New Research From Clinical Psychological Science

Read about the latest research published in Clinical Psychological Science:

The Geography of Intimate Partner Abuse Experiences and Clinical Responses

Anne P. DePrince, Susan E. Buckingham, and Joanne Belknap

Studies examining the effects of intimate-partner abuse (IPA) often focus specifically on the victim; fewer studies examine the effect of ecological factors in victims’ responses to IPA. Ethnically diverse women who had been the victims in police-reported IPA cases were assessed for incident severity, incident-related fear, and posttraumatic stress disorder (PTSD) symptoms. The researchers also collected information characterizing the communities in which the IPA incidents occurred. They found that the percentage of Latinos in the areas where the victims lived was positively associated with social support and negatively associated with PTSD and depression symptoms, suggesting that the local environment is an important factor in victims’ responses to abuse.

Parenting During Early Adolescence and Adolescent-Onset Major Depression: A 6-Year Prospective Longitudinal Study

Orli S. Schwartz, Michelle L. Byrne, Julian G. Simmons, Sarah Whittle, Paul Dudgeon, Marie B. H. Yap, Lisa B. Sheeber, and Nicholas B. Allen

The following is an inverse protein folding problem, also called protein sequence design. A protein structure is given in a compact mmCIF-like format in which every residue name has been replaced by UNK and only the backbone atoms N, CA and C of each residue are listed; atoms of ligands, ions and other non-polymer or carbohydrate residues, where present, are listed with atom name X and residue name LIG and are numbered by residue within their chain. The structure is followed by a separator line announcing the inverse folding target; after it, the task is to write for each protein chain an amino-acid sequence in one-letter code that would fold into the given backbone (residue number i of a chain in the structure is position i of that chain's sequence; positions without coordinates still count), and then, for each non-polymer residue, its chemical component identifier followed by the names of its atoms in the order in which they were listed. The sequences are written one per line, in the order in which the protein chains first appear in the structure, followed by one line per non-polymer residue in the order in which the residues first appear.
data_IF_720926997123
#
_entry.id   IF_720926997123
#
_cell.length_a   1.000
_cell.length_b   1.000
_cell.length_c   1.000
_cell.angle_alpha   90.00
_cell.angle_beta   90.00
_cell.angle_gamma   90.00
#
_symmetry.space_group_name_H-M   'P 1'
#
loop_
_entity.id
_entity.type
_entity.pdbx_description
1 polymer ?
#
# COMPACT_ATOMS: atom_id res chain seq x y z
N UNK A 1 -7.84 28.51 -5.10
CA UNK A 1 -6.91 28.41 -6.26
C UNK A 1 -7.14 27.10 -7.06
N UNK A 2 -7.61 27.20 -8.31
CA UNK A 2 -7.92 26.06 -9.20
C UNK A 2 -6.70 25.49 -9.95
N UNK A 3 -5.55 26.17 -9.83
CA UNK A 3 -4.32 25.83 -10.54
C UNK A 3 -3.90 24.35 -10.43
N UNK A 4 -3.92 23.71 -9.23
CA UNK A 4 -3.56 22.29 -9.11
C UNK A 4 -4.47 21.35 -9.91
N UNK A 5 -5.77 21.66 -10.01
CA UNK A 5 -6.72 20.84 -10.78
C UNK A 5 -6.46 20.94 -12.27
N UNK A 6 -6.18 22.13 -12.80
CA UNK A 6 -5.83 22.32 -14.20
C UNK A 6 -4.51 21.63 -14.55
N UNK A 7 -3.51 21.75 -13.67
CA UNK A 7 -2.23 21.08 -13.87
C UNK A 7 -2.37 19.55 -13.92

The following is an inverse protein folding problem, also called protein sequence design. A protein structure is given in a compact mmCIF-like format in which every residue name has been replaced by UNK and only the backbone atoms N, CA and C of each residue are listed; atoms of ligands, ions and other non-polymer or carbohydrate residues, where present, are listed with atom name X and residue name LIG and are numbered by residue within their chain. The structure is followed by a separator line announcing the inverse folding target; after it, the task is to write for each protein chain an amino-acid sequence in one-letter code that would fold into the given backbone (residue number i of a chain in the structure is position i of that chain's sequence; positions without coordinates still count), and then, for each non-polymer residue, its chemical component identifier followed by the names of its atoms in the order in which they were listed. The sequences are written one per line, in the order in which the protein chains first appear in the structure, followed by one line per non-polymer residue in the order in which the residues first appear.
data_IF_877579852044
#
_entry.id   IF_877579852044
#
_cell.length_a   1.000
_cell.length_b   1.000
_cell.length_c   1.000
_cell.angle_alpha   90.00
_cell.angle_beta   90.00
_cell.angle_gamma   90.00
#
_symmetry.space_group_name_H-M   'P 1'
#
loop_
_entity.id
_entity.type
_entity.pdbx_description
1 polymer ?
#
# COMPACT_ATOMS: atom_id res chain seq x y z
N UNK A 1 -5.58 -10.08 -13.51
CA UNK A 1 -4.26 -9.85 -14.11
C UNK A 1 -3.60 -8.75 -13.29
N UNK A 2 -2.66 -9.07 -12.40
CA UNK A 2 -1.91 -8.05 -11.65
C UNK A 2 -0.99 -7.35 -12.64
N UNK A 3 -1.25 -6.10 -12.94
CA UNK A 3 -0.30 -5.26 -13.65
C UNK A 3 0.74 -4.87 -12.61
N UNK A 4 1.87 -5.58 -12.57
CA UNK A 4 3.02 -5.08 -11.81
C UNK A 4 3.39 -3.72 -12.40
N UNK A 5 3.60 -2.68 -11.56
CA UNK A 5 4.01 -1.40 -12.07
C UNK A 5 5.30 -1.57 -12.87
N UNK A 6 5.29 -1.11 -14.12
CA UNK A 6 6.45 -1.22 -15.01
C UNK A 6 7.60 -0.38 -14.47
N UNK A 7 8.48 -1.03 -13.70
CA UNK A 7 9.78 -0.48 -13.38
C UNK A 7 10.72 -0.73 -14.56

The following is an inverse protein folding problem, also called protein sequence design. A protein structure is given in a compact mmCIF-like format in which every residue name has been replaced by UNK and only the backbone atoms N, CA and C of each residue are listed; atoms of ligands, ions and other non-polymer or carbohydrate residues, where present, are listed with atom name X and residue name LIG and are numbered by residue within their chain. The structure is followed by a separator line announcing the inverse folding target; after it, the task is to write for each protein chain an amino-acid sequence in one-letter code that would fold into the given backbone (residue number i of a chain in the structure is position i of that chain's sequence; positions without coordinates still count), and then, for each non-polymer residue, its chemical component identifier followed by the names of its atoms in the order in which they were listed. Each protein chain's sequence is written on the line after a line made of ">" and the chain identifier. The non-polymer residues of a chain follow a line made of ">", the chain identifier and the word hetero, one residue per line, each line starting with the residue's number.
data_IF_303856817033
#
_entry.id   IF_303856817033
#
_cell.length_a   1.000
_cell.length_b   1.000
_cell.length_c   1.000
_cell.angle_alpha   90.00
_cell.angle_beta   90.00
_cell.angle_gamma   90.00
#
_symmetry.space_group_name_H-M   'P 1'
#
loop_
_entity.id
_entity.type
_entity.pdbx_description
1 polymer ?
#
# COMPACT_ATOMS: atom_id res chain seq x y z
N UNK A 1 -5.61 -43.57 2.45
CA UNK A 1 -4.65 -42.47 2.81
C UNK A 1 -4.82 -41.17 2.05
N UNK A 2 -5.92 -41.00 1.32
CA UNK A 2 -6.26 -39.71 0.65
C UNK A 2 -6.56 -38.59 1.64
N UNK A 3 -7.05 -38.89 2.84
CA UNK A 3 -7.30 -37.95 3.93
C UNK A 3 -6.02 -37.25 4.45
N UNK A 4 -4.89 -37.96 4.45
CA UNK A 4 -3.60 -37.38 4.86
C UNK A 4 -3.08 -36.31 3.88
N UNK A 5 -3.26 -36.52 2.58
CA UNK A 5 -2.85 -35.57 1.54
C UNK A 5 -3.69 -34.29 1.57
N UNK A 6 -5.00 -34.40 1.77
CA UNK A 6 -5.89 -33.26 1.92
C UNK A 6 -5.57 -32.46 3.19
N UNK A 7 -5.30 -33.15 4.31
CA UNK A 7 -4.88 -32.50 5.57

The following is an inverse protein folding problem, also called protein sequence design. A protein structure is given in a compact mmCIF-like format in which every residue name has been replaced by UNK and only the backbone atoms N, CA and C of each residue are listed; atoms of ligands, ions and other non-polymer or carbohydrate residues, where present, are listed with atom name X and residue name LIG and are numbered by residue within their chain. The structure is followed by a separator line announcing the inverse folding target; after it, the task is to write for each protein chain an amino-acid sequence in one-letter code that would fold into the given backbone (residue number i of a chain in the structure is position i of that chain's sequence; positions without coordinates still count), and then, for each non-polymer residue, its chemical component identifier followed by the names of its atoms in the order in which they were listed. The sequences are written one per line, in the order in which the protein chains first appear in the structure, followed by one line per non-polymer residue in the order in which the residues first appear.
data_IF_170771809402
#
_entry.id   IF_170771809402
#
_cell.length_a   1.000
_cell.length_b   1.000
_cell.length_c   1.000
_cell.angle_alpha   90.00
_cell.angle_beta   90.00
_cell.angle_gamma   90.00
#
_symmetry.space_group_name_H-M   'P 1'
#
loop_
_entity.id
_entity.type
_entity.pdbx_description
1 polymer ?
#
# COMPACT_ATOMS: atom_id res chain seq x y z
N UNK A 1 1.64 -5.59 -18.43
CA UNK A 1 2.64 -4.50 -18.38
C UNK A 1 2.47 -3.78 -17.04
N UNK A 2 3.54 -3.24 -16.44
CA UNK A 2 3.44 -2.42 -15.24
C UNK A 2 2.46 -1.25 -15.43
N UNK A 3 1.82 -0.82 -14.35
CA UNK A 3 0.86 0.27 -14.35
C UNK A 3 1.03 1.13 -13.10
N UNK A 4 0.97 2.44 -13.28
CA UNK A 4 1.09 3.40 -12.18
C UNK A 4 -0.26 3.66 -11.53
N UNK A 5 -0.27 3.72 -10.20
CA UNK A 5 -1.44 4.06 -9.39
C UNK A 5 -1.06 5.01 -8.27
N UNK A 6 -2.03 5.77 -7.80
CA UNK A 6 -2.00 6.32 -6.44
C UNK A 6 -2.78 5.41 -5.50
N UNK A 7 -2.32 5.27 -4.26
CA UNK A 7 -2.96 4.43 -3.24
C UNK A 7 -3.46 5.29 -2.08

Most studies examining the impact of family interactions on adolescent depression have focused on the social interactions of adolescents who have already experienced depression. Few studies have examined the relationship between social interaction and depression prospectively. As part of the Orygen Adolescent Development Study, participants completed mother-adolescent interaction tasks at age 10 to 12 and psychosocial assessments 2.5, 4, and 6 years later. The researchers found that aggressive and dysphoric responses by mothers in response to their adolescent’s aggressive and positive behaviors predicted the onset of major depressive disorder across adolescence.

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